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September 15: Young Man's Butte

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Standing a few miles east of Richardton, North Dakota, is a modest conical hill with a lot of history. It’s called Young Man’s Butte. Several legends exist to the origin of the name. One of the most plausible came from Rain-in-the-Face, a Lakota Sioux, born near the Cheyenne River in present day South Dakota in 1835.

As a Warchief, he participated in battles with the US Government during the 1870s, including the battle of greasy grass, also known as the battle of the Little Big Horn, where Custer’s contingent of the 7th Cavalry was wiped out.

After the Indian wars, “Rain” retired to the Standing Rock Indian Reservation, but during the 1890s he would often travel, sometimes visiting the railroad depot in Mandan. The railroad men would let “Rain” ride free to Dickinson, something he enjoyed immensely. He would walk up and down the train, looking out the windows, pointing out many landmarks that he and his people traveled when he was young. When the train passed Young Man’s Butte, “Rain” would become quiet and whisper. “Very brave Indian. Very brave Indian.” When asked what he meant, he related the story.

A party of over 100 Crow Indians had trespassed on Sioux territory to hunt. When the Sioux discovered the Crow, they gathered in force and attacked. In the running battle, many on both sides fell. The fight continued on to the base of a butte where all the Crow were killed, except for one young Crow warrior who made it to the top of the hill. He was surrounded with no escape. As the Sioux watched, the young warrior began to sing and dance. He called out that he would never be captured or killed by his enemies. The Sioux warriors sat back and watched in respect.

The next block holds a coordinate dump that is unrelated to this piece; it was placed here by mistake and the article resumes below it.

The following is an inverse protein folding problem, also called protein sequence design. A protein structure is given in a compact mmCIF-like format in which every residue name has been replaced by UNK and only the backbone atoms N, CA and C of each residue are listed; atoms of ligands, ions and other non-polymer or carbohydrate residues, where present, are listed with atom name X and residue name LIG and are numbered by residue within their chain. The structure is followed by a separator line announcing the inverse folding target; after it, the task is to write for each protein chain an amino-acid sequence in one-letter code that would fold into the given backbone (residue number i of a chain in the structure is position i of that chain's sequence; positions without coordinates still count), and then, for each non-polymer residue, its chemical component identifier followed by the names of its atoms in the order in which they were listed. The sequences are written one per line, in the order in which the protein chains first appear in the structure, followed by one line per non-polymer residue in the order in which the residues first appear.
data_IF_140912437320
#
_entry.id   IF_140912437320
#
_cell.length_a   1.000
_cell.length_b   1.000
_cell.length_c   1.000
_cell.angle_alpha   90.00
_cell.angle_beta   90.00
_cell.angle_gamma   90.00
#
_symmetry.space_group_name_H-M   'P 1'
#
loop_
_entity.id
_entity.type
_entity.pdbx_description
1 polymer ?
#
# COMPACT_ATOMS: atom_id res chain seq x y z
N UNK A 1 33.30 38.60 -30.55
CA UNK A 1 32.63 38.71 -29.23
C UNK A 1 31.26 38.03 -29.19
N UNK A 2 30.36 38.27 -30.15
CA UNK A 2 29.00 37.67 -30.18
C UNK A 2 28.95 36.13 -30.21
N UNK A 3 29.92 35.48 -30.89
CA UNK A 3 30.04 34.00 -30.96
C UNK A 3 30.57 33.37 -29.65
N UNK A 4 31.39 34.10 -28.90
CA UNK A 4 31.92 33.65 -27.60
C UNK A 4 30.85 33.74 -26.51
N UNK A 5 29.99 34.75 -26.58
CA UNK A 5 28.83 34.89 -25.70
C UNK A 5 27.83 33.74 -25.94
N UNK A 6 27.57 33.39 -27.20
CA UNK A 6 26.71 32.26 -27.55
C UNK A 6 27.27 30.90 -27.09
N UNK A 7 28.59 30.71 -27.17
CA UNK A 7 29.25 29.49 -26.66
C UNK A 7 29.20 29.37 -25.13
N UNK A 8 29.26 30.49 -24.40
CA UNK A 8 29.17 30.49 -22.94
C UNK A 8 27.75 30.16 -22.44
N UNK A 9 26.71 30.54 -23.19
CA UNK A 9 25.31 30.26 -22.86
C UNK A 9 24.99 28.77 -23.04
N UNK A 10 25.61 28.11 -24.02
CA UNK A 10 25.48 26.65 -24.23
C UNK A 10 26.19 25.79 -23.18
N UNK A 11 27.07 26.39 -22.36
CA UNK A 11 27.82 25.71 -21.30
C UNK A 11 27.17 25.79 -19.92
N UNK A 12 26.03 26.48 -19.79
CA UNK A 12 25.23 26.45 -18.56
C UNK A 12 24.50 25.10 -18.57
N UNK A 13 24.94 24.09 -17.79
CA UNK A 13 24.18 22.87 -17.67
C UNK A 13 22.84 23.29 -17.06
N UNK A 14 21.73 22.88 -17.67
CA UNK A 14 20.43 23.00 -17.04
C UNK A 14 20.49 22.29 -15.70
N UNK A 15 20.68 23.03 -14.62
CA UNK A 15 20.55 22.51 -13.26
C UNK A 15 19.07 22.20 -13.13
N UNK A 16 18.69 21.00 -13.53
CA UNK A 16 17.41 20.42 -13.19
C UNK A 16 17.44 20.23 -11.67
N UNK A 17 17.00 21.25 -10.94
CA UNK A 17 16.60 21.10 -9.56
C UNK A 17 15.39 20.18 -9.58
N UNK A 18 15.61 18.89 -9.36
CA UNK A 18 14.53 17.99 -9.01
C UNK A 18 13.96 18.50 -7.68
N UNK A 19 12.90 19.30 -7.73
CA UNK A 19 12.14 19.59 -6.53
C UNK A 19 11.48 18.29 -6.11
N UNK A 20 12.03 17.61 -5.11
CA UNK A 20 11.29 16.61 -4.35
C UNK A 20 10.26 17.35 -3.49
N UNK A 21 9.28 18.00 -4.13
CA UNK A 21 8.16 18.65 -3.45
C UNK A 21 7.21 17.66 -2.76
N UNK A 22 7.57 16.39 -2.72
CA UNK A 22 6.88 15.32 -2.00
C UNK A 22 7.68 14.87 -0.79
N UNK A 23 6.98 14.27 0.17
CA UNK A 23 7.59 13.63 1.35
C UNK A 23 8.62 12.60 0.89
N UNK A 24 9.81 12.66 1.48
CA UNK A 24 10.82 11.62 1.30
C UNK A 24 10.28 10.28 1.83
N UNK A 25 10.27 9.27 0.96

After singing his death song, the young Crow warrior stabbed himself in the heart. The Sioux, so impressed with the young man’s courage, did not mutilate the body, but built a stone cairn on top of the butte and reverently laid the Crow warrior on it, wrapped in a buffalo robe.

Early pioneers to the area backed up the story. They recorded finding a stone pile on the hill top, along with human bones.

Rain-in-the-Face died in his home on the Standing Rock Reservation on this date in 1905.

Dakota Datebook by Scott Nelson


  • ND History, July 1954, The Fort Keogh to Bismarck Stage Route by the Reverend Louis Pfaller, O.S.B., Page 105 through 107

Dakota Datebook is made in partnership with the State Historical Society of North Dakota, and funded by Humanities North Dakota, a nonprofit, independent state partner of the National Endowment for the Humanities.

Any views, findings, conclusions, or recommendations expressed in the program do not necessarily reflect those of Humanities North Dakota or the National Endowment for the Humanities.

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